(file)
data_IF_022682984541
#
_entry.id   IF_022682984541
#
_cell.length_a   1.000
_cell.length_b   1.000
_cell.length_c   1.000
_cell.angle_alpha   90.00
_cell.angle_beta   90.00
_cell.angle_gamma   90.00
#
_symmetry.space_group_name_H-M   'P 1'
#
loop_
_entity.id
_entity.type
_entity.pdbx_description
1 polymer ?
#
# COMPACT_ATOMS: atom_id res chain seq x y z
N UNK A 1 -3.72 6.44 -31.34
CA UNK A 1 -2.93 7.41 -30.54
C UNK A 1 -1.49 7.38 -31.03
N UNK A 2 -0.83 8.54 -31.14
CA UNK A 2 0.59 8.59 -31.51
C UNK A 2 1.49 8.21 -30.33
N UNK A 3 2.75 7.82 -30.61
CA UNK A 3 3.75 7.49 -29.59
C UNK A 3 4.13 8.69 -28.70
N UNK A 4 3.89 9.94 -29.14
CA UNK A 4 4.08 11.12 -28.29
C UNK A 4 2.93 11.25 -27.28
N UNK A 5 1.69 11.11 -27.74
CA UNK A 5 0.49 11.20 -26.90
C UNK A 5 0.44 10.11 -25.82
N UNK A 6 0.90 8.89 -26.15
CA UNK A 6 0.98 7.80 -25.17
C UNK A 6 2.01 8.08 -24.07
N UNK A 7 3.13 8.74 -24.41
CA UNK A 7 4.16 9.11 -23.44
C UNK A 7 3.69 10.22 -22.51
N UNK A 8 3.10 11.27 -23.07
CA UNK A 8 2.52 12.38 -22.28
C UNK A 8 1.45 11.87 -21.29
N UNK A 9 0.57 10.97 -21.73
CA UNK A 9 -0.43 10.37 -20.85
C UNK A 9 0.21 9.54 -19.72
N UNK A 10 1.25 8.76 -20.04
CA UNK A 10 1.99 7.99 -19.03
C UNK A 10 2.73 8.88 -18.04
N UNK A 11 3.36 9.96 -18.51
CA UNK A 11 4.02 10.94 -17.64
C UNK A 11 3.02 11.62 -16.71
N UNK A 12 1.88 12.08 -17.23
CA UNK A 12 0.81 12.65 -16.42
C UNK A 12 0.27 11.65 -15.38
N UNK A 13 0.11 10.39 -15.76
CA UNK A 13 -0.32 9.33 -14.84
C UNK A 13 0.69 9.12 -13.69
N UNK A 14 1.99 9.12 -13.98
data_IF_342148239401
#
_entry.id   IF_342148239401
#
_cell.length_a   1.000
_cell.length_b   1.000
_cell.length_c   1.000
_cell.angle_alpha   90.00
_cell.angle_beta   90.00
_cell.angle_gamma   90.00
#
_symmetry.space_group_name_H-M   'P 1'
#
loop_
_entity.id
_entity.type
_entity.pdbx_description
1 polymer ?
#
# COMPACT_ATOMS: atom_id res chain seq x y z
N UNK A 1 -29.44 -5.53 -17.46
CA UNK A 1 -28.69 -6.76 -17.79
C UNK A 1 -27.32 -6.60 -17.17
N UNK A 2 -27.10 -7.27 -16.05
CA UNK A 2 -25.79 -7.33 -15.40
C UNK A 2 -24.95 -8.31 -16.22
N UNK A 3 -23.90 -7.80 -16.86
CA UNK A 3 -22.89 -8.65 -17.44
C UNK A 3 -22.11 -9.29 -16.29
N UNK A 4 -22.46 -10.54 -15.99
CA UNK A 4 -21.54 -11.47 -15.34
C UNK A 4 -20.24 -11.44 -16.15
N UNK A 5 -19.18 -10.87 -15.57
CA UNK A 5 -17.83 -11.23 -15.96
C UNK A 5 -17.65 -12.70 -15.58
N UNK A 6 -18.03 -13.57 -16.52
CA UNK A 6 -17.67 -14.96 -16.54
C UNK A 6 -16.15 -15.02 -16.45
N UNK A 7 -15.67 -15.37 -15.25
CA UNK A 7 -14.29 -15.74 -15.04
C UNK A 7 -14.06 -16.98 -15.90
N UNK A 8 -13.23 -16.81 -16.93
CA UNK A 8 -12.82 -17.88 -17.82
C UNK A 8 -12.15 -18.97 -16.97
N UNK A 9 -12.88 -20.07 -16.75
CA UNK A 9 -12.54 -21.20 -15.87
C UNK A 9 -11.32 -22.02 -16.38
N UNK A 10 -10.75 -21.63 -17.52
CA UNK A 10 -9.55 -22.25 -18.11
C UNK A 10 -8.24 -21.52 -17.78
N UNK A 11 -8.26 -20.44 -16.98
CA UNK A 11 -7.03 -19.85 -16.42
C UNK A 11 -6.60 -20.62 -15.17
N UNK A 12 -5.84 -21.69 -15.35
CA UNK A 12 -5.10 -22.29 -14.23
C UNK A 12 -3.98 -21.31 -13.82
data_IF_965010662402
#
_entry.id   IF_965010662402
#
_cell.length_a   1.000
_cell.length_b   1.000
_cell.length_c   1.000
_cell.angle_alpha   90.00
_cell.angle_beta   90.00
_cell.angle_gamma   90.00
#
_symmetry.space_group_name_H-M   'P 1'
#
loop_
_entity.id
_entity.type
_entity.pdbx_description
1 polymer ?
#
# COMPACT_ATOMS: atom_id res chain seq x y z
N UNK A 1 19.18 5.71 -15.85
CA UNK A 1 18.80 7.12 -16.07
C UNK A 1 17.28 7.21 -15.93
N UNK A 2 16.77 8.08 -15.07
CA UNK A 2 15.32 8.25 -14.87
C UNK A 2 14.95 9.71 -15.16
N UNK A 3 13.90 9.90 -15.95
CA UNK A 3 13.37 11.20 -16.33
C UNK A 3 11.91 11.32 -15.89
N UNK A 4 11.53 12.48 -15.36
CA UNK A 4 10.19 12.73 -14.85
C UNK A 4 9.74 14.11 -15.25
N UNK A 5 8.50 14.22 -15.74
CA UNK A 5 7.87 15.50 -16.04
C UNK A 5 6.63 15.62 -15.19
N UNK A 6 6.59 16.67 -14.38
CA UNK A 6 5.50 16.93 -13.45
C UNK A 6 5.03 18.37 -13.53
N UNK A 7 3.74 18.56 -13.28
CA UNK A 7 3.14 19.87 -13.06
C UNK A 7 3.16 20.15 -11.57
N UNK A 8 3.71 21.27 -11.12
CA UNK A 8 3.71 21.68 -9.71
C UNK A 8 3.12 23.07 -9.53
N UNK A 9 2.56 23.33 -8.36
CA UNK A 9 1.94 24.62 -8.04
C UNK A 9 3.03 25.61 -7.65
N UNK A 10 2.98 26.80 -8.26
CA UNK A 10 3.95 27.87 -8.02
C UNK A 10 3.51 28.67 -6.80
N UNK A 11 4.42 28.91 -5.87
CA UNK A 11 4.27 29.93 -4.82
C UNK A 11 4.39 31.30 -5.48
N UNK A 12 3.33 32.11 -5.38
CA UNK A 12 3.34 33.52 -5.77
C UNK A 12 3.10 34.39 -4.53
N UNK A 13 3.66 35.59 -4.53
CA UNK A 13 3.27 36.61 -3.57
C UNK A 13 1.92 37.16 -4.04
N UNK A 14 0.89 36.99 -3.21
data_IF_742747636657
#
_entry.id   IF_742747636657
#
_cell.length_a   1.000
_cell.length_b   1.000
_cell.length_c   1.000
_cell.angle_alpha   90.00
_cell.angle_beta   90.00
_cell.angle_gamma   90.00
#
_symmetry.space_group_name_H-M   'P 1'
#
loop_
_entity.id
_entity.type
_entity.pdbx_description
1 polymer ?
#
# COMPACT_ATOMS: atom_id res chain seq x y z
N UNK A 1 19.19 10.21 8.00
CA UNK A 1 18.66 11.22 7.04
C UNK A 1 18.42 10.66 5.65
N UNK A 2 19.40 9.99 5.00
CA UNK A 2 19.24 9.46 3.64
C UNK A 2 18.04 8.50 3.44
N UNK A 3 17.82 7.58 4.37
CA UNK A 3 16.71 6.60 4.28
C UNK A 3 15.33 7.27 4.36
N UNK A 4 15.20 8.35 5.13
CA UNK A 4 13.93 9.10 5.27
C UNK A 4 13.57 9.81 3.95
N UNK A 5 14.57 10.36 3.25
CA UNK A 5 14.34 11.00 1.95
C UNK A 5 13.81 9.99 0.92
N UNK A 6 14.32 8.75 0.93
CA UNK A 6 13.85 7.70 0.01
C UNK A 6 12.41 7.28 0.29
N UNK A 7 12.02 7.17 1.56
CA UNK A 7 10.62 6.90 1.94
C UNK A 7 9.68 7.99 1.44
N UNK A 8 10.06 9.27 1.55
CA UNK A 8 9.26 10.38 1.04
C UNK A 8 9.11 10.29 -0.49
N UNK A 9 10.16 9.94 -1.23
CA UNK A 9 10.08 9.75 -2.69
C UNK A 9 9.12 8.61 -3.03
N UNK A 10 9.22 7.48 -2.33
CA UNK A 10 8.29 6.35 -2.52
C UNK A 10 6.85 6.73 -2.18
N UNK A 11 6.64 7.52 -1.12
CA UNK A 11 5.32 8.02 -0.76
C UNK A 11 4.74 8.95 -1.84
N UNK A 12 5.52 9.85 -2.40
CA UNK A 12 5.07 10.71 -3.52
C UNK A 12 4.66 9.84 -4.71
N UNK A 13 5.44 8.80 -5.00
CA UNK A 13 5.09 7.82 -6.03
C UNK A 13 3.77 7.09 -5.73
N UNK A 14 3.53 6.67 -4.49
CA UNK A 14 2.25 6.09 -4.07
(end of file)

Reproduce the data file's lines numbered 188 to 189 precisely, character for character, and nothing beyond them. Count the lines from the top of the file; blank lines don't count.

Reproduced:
_symmetry.space_group_name_H-M   'P 1'
#